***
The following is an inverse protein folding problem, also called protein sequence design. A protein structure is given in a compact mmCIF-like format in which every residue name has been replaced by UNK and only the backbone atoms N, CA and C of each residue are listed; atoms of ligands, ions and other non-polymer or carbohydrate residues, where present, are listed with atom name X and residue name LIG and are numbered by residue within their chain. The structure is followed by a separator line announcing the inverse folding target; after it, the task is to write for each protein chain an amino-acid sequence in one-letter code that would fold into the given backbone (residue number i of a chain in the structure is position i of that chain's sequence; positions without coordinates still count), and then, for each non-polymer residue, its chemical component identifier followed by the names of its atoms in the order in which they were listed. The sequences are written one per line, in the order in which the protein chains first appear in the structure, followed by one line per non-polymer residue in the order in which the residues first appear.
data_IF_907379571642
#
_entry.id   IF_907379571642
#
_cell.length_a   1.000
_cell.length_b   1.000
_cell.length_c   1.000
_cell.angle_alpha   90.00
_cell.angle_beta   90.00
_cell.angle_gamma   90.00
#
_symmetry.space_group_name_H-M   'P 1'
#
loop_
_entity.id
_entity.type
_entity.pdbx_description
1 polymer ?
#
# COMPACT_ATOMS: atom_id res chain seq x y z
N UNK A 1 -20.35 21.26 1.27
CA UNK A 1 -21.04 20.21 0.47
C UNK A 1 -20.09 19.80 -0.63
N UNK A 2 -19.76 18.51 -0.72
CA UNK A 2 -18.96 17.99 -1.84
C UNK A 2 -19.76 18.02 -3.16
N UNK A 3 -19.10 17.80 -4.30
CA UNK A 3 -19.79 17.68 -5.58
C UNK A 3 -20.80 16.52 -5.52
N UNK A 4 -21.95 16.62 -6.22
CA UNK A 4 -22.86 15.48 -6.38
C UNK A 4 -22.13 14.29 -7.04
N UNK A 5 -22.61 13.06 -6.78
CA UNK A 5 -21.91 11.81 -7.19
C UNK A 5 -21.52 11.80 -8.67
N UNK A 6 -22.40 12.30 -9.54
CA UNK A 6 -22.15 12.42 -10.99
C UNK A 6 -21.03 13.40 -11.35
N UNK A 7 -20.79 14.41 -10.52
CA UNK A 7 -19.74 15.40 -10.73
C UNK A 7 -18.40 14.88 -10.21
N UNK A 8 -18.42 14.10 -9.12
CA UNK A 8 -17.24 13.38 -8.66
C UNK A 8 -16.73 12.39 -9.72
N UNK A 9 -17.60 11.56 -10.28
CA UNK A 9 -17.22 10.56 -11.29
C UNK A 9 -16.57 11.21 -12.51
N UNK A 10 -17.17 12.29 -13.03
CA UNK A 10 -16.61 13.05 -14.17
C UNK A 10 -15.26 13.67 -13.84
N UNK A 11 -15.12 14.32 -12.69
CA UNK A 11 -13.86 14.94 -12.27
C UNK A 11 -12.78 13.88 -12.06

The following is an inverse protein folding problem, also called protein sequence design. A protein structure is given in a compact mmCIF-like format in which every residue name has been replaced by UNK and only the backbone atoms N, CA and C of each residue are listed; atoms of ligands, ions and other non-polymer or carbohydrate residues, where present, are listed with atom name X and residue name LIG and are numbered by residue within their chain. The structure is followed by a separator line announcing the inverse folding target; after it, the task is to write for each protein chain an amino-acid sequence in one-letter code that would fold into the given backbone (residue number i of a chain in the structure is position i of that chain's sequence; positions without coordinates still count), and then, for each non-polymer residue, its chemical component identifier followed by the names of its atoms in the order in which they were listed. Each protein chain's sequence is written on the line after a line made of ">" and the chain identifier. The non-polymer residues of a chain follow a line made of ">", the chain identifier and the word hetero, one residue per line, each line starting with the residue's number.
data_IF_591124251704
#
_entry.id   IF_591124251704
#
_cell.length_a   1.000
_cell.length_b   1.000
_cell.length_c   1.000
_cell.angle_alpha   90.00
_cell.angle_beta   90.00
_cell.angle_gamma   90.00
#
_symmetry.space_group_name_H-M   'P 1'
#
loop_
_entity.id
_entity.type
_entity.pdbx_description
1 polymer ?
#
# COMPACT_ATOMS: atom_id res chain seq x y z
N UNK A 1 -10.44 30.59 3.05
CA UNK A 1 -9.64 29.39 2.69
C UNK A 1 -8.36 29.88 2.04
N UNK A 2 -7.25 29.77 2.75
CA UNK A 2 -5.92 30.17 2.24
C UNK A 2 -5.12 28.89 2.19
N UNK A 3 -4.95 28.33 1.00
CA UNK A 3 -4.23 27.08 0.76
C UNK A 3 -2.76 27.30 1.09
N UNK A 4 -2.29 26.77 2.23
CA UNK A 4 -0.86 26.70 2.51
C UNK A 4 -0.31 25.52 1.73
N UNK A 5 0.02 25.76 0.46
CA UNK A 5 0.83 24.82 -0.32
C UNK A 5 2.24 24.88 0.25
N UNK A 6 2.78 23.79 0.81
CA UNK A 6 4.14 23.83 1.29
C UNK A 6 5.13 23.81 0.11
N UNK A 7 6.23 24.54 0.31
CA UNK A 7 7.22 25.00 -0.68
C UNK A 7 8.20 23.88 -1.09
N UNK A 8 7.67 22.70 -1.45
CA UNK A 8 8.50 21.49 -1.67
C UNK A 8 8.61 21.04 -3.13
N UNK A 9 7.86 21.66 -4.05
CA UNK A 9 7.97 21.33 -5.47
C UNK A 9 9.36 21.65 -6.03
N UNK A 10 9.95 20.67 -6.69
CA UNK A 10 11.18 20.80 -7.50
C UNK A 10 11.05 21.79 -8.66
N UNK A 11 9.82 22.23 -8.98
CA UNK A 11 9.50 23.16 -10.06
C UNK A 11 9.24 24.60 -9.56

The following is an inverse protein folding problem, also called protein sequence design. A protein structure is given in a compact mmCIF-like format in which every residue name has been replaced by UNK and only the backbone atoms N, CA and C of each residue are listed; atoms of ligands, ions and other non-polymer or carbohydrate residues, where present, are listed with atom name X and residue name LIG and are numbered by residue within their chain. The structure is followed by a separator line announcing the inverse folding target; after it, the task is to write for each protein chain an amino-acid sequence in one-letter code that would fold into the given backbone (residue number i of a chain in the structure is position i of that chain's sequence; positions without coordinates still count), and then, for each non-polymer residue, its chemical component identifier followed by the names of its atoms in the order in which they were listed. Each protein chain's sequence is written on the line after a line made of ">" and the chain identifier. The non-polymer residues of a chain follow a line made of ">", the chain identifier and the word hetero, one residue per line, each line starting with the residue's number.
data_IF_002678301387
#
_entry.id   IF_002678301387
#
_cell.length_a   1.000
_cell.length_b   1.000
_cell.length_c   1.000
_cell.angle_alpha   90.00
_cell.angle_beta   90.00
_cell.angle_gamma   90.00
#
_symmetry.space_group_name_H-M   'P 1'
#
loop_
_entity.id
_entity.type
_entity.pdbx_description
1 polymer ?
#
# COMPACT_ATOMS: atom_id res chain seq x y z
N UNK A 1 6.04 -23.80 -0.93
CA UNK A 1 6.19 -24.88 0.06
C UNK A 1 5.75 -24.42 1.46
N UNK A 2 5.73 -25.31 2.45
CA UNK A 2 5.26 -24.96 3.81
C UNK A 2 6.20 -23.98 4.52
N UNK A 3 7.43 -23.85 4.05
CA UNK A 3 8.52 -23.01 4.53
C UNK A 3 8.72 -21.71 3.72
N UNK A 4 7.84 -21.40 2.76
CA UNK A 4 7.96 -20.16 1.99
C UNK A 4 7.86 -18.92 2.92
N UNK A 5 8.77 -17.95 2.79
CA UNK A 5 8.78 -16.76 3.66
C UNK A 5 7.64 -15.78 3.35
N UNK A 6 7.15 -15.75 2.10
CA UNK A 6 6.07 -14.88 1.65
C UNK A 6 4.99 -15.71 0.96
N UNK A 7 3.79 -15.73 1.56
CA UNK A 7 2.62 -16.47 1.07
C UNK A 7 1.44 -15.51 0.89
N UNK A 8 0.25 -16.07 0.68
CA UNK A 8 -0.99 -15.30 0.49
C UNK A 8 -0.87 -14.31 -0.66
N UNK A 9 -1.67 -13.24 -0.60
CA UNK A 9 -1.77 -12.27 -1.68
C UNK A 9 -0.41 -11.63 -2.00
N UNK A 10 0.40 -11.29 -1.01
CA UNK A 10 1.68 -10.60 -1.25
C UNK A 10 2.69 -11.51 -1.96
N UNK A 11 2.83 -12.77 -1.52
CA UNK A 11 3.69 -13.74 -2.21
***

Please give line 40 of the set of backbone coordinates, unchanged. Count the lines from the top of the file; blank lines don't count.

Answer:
N UNK A 7 -20.79 14.41 -10.52